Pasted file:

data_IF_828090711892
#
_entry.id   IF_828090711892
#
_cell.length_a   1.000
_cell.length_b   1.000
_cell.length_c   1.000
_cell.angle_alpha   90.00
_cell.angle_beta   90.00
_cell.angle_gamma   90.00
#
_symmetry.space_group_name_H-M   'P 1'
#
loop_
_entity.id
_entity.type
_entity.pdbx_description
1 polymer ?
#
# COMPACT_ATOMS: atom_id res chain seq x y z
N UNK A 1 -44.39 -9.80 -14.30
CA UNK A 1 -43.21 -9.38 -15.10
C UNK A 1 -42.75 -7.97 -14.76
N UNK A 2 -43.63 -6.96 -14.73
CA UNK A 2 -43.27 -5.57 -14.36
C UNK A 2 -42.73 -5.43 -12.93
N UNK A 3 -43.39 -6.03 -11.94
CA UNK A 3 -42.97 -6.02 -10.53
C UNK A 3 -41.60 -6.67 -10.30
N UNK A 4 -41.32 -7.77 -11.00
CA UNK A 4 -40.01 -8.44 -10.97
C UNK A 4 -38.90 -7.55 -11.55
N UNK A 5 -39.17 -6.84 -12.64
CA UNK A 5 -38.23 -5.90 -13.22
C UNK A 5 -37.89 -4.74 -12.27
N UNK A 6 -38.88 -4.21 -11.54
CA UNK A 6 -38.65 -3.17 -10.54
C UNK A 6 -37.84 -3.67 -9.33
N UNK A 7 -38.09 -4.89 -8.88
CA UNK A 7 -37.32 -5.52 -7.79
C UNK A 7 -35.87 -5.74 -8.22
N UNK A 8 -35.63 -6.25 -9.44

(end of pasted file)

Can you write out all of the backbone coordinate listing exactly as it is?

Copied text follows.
data_IF_828090711892
#
_entry.id   IF_828090711892
#
_cell.length_a   1.000
_cell.length_b   1.000
_cell.length_c   1.000
_cell.angle_alpha   90.00
_cell.angle_beta   90.00
_cell.angle_gamma   90.00
#
_symmetry.space_group_name_H-M   'P 1'
#
loop_
_entity.id
_entity.type
_entity.pdbx_description
1 polymer ?
#
# COMPACT_ATOMS: atom_id res chain seq x y z
N UNK A 1 -44.39 -9.80 -14.30
CA UNK A 1 -43.21 -9.38 -15.10
C UNK A 1 -42.75 -7.97 -14.76
N UNK A 2 -43.63 -6.96 -14.73
CA UNK A 2 -43.27 -5.57 -14.36
C UNK A 2 -42.73 -5.43 -12.93
N UNK A 3 -43.39 -6.03 -11.94
CA UNK A 3 -42.97 -6.02 -10.53
C UNK A 3 -41.60 -6.67 -10.30
N UNK A 4 -41.32 -7.77 -11.00
CA UNK A 4 -40.01 -8.44 -10.97
C UNK A 4 -38.90 -7.55 -11.55
N UNK A 5 -39.17 -6.84 -12.64
CA UNK A 5 -38.23 -5.90 -13.22
C UNK A 5 -37.89 -4.74 -12.27
N UNK A 6 -38.88 -4.21 -11.54
CA UNK A 6 -38.65 -3.17 -10.54
C UNK A 6 -37.84 -3.67 -9.33
N UNK A 7 -38.09 -4.89 -8.88
CA UNK A 7 -37.32 -5.52 -7.79
C UNK A 7 -35.87 -5.74 -8.22
N UNK A 8 -35.63 -6.25 -9.44